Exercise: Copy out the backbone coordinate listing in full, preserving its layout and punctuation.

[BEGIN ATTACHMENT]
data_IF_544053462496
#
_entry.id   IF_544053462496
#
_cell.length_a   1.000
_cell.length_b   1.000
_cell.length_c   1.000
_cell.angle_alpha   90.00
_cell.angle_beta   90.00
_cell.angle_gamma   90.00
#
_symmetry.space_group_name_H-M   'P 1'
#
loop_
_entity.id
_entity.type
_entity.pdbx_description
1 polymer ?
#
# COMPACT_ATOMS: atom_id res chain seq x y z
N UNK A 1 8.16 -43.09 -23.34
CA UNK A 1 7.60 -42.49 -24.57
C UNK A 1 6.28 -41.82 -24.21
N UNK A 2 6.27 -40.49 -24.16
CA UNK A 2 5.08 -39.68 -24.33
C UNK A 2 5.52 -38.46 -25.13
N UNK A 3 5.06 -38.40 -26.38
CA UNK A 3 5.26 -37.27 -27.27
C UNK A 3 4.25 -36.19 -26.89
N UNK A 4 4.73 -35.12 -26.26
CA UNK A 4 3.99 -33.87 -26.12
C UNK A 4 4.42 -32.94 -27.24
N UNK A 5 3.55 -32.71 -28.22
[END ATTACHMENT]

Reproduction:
data_IF_544053462496
#
_entry.id   IF_544053462496
#
_cell.length_a   1.000
_cell.length_b   1.000
_cell.length_c   1.000
_cell.angle_alpha   90.00
_cell.angle_beta   90.00
_cell.angle_gamma   90.00
#
_symmetry.space_group_name_H-M   'P 1'
#
loop_
_entity.id
_entity.type
_entity.pdbx_description
1 polymer ?
#
# COMPACT_ATOMS: atom_id res chain seq x y z
N UNK A 1 8.16 -43.09 -23.34
CA UNK A 1 7.60 -42.49 -24.57
C UNK A 1 6.28 -41.82 -24.21
N UNK A 2 6.27 -40.49 -24.16
CA UNK A 2 5.08 -39.68 -24.33
C UNK A 2 5.52 -38.46 -25.13
N UNK A 3 5.06 -38.40 -26.38
CA UNK A 3 5.26 -37.27 -27.27
C UNK A 3 4.25 -36.19 -26.89
N UNK A 4 4.73 -35.12 -26.26
CA UNK A 4 3.99 -33.87 -26.12
C UNK A 4 4.42 -32.94 -27.24
N UNK A 5 3.55 -32.71 -28.22